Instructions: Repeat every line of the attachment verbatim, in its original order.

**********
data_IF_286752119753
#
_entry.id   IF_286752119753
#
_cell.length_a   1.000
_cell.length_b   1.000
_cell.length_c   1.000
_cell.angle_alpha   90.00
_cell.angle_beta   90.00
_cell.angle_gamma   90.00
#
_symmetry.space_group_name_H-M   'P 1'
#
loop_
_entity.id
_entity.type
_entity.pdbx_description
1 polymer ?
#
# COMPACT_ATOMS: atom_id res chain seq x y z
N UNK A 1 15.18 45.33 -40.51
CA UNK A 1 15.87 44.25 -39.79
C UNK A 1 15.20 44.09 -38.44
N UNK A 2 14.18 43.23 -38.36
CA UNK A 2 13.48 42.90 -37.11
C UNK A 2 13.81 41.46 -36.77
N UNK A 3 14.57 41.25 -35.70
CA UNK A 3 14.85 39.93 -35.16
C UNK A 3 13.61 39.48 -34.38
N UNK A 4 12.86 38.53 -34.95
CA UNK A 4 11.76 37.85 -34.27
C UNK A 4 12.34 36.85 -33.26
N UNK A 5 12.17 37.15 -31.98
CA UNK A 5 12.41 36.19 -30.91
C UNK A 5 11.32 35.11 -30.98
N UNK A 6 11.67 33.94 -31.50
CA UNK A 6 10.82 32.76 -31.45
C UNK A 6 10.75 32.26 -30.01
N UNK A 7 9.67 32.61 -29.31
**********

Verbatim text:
data_IF_286752119753
#
_entry.id   IF_286752119753
#
_cell.length_a   1.000
_cell.length_b   1.000
_cell.length_c   1.000
_cell.angle_alpha   90.00
_cell.angle_beta   90.00
_cell.angle_gamma   90.00
#
_symmetry.space_group_name_H-M   'P 1'
#
loop_
_entity.id
_entity.type
_entity.pdbx_description
1 polymer ?
#
# COMPACT_ATOMS: atom_id res chain seq x y z
N UNK A 1 15.18 45.33 -40.51
CA UNK A 1 15.87 44.25 -39.79
C UNK A 1 15.20 44.09 -38.44
N UNK A 2 14.18 43.23 -38.36
CA UNK A 2 13.48 42.90 -37.11
C UNK A 2 13.81 41.46 -36.77
N UNK A 3 14.57 41.25 -35.70
CA UNK A 3 14.85 39.93 -35.16
C UNK A 3 13.61 39.48 -34.38
N UNK A 4 12.86 38.53 -34.95
CA UNK A 4 11.76 37.85 -34.27
C UNK A 4 12.34 36.85 -33.26
N UNK A 5 12.17 37.15 -31.98
CA UNK A 5 12.41 36.19 -30.91
C UNK A 5 11.32 35.11 -30.98
N UNK A 6 11.67 33.94 -31.50
CA UNK A 6 10.82 32.76 -31.45
C UNK A 6 10.75 32.26 -30.01
N UNK A 7 9.67 32.61 -29.31